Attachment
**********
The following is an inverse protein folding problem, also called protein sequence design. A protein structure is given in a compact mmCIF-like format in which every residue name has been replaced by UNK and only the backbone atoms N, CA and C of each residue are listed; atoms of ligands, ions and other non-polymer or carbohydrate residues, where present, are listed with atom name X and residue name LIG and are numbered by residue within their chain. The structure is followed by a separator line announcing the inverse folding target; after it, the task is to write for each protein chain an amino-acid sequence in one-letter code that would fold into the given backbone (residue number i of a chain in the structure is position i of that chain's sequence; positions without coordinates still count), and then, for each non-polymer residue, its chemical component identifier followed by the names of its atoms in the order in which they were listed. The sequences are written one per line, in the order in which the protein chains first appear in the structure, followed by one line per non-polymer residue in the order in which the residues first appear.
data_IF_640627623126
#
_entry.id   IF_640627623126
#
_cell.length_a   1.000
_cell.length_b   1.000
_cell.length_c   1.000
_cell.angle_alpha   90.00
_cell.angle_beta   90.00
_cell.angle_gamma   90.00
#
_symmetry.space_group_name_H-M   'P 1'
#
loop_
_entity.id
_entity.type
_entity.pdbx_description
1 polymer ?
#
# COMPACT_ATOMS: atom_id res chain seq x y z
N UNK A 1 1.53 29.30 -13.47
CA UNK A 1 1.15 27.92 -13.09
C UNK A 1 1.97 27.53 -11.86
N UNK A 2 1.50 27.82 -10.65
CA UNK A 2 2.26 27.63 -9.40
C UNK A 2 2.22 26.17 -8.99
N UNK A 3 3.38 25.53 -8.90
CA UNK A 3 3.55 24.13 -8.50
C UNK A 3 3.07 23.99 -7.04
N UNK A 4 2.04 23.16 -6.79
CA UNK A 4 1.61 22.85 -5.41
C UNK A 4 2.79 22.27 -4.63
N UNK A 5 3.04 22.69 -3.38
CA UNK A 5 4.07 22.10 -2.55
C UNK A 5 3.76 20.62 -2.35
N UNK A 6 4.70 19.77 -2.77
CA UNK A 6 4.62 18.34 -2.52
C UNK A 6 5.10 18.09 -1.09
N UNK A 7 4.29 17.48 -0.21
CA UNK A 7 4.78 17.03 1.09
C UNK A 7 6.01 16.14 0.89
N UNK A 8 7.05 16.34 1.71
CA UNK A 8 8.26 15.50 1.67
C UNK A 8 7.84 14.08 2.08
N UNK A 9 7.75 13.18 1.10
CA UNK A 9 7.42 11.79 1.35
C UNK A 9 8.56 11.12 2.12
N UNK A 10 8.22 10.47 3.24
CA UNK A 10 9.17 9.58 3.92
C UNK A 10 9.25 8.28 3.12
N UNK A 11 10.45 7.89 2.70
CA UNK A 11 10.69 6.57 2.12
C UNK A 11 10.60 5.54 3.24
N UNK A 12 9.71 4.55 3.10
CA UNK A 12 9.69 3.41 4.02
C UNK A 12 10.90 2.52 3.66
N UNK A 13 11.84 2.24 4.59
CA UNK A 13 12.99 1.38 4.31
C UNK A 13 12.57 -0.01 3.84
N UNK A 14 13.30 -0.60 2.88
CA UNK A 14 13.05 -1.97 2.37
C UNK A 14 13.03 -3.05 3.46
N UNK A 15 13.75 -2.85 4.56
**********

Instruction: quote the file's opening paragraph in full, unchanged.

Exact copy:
The following is an inverse protein folding problem, also called protein sequence design. A protein structure is given in a compact mmCIF-like format in which every residue name has been replaced by UNK and only the backbone atoms N, CA and C of each residue are listed; atoms of ligands, ions and other non-polymer or carbohydrate residues, where present, are listed with atom name X and residue name LIG and are numbered by residue within their chain. The structure is followed by a separator line announcing the inverse folding target; after it, the task is to write for each protein chain an amino-acid sequence in one-letter code that would fold into the given backbone (residue number i of a chain in the structure is position i of that chain's sequence; positions without coordinates still count), and then, for each non-polymer residue, its chemical component identifier followed by the names of its atoms in the order in which they were listed. The sequences are written one per line, in the order in which the protein chains first appear in the structure, followed by one line per non-polymer residue in the order in which the residues first appear.